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jQuery Fundamentals LiveLessons

Jeanne Boyarsky
author & internet detective

Joined: May 26, 2003
Posts: 33106

Author/s    : Phil Dutson
Publisher   : Pearson/Addison-Wesley Professional
Review by : Jeanne Boyarsky
Rating        : 7 horseshoes

LiveLessons are a video training series. You can buy individual lessons for $15-$20 each or the whole series for $120. Each lesson is 20-40 minutes long.

Downloading the videos
After you buy a single lesson or series, it appears to you on the "digital purchases" page. You have to download each lesson individually. This was good in that each file was smaller so I got some of them faster. The con is that it is tedious to download nine files individually. I'd have liked a "download all" link. Another problem was the title for download was "lesson 1." Unlike the purchase page which had the lesson #, title, summary, file size and length of video. I'd have liked all this info on the download screen. The platform is still relatively new so I expect some of these will get straightened out over time.

The other problem was that it was slow for me to download. Verizon claims they don't throttle DSL but I've noticed my speed go down after downloading large files. I downloaded a 300MB file earlier in the week. By the time I got to this, I was at 112KB/second. The point being make sure yu have the ability to download large files before buying this!

The videos
You can fast forward at 2X (fast speaking) or faster (in which case sound goes off) and it just fast forwards. I am able to listen to a video at 1.5 speed but not 2x so I'd have liked a little more control. The visuals matched the speaker which is good. I like that you can easily drag thru points in the video and see the screen at that point. The lessons are broken up into 2.1, 2.2, 2.3, etc. I didn't see any easy way to get to 2.2 smoothly. I imagine it was there and I missed it.

The first video showed the difference between video and a pile of screenshots in a book. Watching someone install software is much deeper than reading about it. The videos switched between installing, code and running. I really liked seeing the dev tools in the browser. A great way to teach debugging. The advantage is that you can see what happens without a pile of screenshots. The disadvantage is that it is harder to skim or search later.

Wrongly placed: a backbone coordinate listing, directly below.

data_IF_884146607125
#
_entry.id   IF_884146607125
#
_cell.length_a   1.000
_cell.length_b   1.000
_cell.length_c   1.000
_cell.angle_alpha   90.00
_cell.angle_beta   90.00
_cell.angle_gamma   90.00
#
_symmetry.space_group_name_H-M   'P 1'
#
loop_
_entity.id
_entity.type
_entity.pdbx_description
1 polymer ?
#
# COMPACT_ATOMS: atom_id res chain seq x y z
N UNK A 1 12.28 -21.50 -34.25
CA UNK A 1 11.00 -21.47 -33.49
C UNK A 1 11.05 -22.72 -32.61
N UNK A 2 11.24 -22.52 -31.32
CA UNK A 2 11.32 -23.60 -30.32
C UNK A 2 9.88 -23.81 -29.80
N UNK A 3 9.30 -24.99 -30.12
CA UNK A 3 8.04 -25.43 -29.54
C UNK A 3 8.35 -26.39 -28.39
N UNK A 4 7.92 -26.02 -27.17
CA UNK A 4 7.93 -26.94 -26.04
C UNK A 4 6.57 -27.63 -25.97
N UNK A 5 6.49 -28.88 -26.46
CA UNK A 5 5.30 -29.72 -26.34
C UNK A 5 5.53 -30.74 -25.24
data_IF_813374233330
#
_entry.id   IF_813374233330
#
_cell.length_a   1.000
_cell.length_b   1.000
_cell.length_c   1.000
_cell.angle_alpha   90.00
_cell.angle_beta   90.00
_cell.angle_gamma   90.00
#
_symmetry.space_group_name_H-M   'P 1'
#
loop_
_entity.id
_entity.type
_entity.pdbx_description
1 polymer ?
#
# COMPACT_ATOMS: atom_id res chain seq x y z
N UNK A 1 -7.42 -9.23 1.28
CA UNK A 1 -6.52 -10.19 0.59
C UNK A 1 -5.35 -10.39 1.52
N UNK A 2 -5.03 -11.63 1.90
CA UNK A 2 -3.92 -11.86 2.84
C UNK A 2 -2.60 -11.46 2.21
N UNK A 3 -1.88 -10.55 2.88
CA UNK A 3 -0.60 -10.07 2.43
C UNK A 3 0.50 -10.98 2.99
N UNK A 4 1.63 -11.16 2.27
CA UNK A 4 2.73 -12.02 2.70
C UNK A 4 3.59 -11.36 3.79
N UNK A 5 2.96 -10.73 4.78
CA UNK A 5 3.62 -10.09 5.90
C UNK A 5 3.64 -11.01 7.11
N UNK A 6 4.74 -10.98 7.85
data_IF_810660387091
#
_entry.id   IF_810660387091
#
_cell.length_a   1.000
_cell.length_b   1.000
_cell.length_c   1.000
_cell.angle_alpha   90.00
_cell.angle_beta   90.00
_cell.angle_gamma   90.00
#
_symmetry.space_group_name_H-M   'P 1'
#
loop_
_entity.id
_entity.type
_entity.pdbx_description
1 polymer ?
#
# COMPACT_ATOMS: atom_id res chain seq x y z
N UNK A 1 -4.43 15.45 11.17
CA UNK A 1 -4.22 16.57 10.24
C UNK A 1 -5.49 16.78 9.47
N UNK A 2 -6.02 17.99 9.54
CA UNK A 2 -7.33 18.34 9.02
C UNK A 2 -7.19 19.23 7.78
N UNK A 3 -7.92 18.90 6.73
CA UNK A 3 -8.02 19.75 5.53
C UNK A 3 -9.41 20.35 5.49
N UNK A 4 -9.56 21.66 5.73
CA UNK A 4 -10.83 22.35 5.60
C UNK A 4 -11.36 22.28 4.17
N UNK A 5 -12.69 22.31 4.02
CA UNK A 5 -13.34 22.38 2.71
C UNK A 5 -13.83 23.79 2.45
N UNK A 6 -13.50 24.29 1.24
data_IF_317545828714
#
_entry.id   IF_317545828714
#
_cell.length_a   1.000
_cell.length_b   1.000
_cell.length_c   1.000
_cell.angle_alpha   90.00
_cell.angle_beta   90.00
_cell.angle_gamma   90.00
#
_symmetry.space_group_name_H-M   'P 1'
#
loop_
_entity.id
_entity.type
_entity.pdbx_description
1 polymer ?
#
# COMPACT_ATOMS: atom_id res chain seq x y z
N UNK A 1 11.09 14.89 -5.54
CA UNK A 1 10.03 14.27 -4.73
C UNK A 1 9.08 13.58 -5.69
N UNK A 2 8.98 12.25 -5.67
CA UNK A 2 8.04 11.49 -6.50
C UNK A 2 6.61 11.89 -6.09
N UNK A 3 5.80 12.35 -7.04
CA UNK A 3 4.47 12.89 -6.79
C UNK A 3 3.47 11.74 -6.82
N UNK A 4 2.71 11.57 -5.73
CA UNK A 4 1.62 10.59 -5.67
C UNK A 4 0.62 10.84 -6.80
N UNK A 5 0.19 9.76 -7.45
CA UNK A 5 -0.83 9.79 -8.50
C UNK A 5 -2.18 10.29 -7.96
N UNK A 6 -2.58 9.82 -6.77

I get the feeling some topics are more conduisive to this format than others. jQuery is definitely one of them. It was good seeing it in action, code, documentation, etc. And given I complained about absolutely zero screenshots in the last jQuery book I read, this was a welcome relief.

Overall, it comes down to whether you like learning from a book or video better. I know a few people who learn well from lynda and think everyone should learn that way. Live Lessons suits that audience. While I had some minor hiccups along the way, the LiveLessons series is very well put together, has great content and is a welcome addition to the tech world for auditory learners.

Disclosure 1: I only watched the first two lessons in the sequence to write this review. (this would be two out of nine)
Disclosure 2: I received a copy of this video from the publisher in exchange for writing this review on behalf of CodeRanch.

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Jeanne Boyarsky
author & internet detective

Joined: May 26, 2003
Posts: 33106

Rajamanickam Palani,
Your post was moved to a new topic.
This post is about the book. I've moved your question to a new thead
I agree. Here's the link:
subject: jQuery Fundamentals LiveLessons
It's not a secret anymore!